“I know what other teams do with development. I don’t care what the payroll or the budget was. I should have demanded it. I should have been more forceful to say, ‘This franchise can’t prosper unless you draft properly and develop properly.’ Our development department was basically nobody and the drafting was always a challenge because we didn’t have enough scouts.” 

It would be an overstatement to suggest that Armstrong is flush with cash and resources. Owner Alex Meruelo suffered significant losses during the pandemic, to the point where he once remarked, “Every day I wake up, I lose money.” But Armstrong convinced ownership of the importance of investing in scouting and it was easy for him to do so because that area of the industry is where he cut his teeth for 16 seasons as a St. Louis Blues scout (2004-2010), director of amateur scouting (2010-2018) and assistant GM/director of amateur scouting (2018-20).

In that time, he contributed to, or oversaw the selection of players such as T.J. Oshie, David Perron, Alex Pietrangelo, Vladimir Tarasenko, Jaden Schwartz, Joel Edmundson, Jordan Kyrou, Tage Thompson and Robert Thomas. Many of those players helped the Blues win the Stanley Cup in 2019, but there were many misses along the way, too. Armstrong wanted a staff that had experienced the highs, the lows and everything in between.

“Missing on picks is a really hard thing,” he said, “but it’s going to happen and I think that’s part of the mentality you have to have as a scout. You put in all the extra work because you want to know in your heart that you’ve gone that extra mile to check everything, whether it’s going to visit a player at his house, going to meet a school teacher, spending that extra time with them or doing that extra research. When you get up on stage and you make that pick, you want to know in your heart that you know that player to the best of your ability.

“It gives you peace of mind to know that you’ve done everything that you possibly can. You have seen every game across the world where he’s played. You’ve done the homework on the video and the analytics and the background of the player. There is always going to be human error and you’re dealing with 17- and 18-year-old kids so it’s not a perfect world out there. As long as you know in your heart that you did all that you could do to find out every last thing about a particular player, you have peace of mind no matter what happens.”

Coyotes scout Teal Fowler replaced former Coyotes coach Dave King in 2009 as coach of Adler Mannheim in the Deutsche Eishockey Liga (DEL). Fowler was a coach or manager in the DEL from 2002-2018. (Getty Images)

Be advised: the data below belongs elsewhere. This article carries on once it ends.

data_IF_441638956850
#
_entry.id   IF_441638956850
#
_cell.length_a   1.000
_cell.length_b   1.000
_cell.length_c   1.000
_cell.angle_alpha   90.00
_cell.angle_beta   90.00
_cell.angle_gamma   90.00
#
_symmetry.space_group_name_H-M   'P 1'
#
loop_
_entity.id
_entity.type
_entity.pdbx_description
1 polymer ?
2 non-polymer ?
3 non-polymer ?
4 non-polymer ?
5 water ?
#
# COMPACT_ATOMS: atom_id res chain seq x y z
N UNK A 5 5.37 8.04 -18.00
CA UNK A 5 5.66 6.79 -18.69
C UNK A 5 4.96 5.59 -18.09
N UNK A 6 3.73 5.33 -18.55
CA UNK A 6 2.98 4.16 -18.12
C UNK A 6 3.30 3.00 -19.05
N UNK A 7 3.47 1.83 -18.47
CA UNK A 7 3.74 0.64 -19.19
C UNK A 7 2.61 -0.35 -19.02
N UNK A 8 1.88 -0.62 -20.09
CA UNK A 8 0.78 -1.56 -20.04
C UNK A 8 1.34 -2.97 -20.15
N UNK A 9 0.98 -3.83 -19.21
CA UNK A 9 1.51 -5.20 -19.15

Eclectic staff enriches perspective

The Coyotes amateur scouting staff hails from a variety of backgrounds and perspectives, which we discussed briefly above and will examine in detail when we profile many of the scouts over the next seven weeks.

Here is a look at the amateur scouting staff and their respective duties, with information provided by the Coyotes media relations staff.

NameTitleAmateur coverage/duties
Darryl PlandowskiDirector amateur scoutingOversees scouting staff, scouts worldwide
Ryan JankowskiAssociate director amateur scoutingOversees scouting staff, scouts worldwide
Cory BanikaAmateur scout, CanadaOHL, OJHL, Ontario high school/prep hockey
Randy HanschAmateur scout, CanadaWHL, BCHL, AJHL, MJHL, SJHL, Canadian universities
Kevin PedersenAmateur scout, CanadaWHL, BCHL, AJHL, MJHL, SJHL, Canadian universities
Kevin ThackerAmateur scout, United StatesQMJHL, some OHL coverage
Matt TieslingAmateur scout, United StatesNTDP, USHL, NCAA, NAHL and high/prep school teams
Rick ComleyAmateur scout, United StatesNTDP, USHL, NCAA, NAHL and high/prep school teams
Chris ButlerAmateur scout, United StatesNTDP, USHL, NCAA, NAHL and high/prep school teams
Luke Curadi Amateur scout, United StatesNTDP, USHL, NCAA, NAHL and high/prep school teams
Tyler BiltonAmateur scout, SwedenNationwide coverage including, J18, J20, Allsvenskan, SHL
Teal FowlerAmateur scout, central EuropeNationwide coverage in Germany, Czechia, Slovakia, Switzerland, Austria, etc.
Jani KiviharjuAmateur Scout, FinlandNationwide coverage including U20, Mestis, Liiga
Clay AdamsAmateur Scout, goaltendingWorldwide coverage
Magnus OlssonAmateur Scout, goaltendingIn-person scouting in Sweden; worldwide scouting via video 

Other Contributors
Bill Armstrong: GM, worldwide scouting
John Ferguson Jr.: AGM, worldwide scouting
Matt Perri: Director of analytics, collaborates with scouts
Kyle McDonald: Mental performance consultant, amateur scouting/draft
Vince Lodato: Director of player performance and well being
Joey Poljanowski: Manager hockey operations

Coyotes GM Bill Armstrong, director of amateur scouting Darryl Plandowski and associate director of amateur scouting Ryan Jankowski hold the jersey of ninth overall pick, Dylan Guenther, during the first round of the virtual 2021 NHL Draft on July 23, 2021. (Getty Images)

When Armstrong went searching for a director of amateur scouting, he had a profile in mind. He wanted somebody with experience, a proven track record of success, a reputation as a collaborator, and a work ethic that was widely respected in the scouting community.

“I didn’t want somebody that would come in here and run our scouting where it would have taken four years to figure out whether he was a good head scout or not,” Armstrong said. “When you’re around the scouting world, you know the guys in the industry that go to work. You know the guys that grind on it and have a philosophy and a theory and really work at it. Darryl was one of those guys. I have a lot of respect for what they’ve done in Tampa Bay and I know he was a big part of that because I have seen him on the scouting trail. To be able to get a guy from a winning franchise and bring him in right away, it was just huge.”